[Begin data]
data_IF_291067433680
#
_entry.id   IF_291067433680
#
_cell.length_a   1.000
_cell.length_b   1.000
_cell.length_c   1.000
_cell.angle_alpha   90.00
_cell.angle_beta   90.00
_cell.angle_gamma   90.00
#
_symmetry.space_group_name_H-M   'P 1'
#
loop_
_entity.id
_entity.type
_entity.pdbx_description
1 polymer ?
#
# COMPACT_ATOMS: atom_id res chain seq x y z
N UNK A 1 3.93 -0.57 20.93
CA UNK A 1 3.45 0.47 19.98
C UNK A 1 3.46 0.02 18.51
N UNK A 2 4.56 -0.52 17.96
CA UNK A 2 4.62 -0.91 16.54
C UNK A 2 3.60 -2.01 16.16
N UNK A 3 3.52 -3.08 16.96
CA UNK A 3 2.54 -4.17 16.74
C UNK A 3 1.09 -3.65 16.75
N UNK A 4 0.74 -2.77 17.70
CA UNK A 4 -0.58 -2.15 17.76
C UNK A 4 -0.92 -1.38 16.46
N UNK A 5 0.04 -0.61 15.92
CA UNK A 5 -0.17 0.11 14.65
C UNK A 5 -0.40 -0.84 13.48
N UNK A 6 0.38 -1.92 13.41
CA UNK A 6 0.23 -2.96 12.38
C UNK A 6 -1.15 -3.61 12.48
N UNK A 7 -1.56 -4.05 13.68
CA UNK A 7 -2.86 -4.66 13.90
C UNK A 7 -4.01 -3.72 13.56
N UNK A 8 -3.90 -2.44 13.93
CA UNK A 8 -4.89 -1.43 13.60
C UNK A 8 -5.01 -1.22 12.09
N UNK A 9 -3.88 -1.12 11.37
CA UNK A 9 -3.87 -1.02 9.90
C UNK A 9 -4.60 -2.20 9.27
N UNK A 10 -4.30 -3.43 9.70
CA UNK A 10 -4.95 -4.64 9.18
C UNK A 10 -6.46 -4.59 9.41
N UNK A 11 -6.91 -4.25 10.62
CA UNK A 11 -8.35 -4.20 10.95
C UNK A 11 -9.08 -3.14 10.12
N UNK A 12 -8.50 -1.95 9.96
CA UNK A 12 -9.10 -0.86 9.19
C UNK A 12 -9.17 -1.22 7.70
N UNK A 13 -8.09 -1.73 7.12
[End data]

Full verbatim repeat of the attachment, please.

data_IF_291067433680
#
_entry.id   IF_291067433680
#
_cell.length_a   1.000
_cell.length_b   1.000
_cell.length_c   1.000
_cell.angle_alpha   90.00
_cell.angle_beta   90.00
_cell.angle_gamma   90.00
#
_symmetry.space_group_name_H-M   'P 1'
#
loop_
_entity.id
_entity.type
_entity.pdbx_description
1 polymer ?
#
# COMPACT_ATOMS: atom_id res chain seq x y z
N UNK A 1 3.93 -0.57 20.93
CA UNK A 1 3.45 0.47 19.98
C UNK A 1 3.46 0.02 18.51
N UNK A 2 4.56 -0.52 17.96
CA UNK A 2 4.62 -0.91 16.54
C UNK A 2 3.60 -2.01 16.16
N UNK A 3 3.52 -3.08 16.96
CA UNK A 3 2.54 -4.17 16.74
C UNK A 3 1.09 -3.65 16.75
N UNK A 4 0.74 -2.77 17.70
CA UNK A 4 -0.58 -2.15 17.76
C UNK A 4 -0.92 -1.38 16.46
N UNK A 5 0.04 -0.61 15.92
CA UNK A 5 -0.17 0.11 14.65
C UNK A 5 -0.40 -0.84 13.48
N UNK A 6 0.38 -1.92 13.41
CA UNK A 6 0.23 -2.96 12.38
C UNK A 6 -1.15 -3.61 12.48
N UNK A 7 -1.56 -4.05 13.68
CA UNK A 7 -2.86 -4.66 13.90
C UNK A 7 -4.01 -3.72 13.56
N UNK A 8 -3.90 -2.44 13.93
CA UNK A 8 -4.89 -1.43 13.60
C UNK A 8 -5.01 -1.22 12.09
N UNK A 9 -3.88 -1.12 11.37
CA UNK A 9 -3.87 -1.02 9.90
C UNK A 9 -4.60 -2.20 9.27
N UNK A 10 -4.30 -3.43 9.70
CA UNK A 10 -4.95 -4.64 9.18
C UNK A 10 -6.46 -4.59 9.41
N UNK A 11 -6.91 -4.25 10.62
CA UNK A 11 -8.35 -4.20 10.95
C UNK A 11 -9.08 -3.14 10.12
N UNK A 12 -8.50 -1.95 9.96
CA UNK A 12 -9.10 -0.86 9.19
C UNK A 12 -9.17 -1.22 7.70
N UNK A 13 -8.09 -1.73 7.12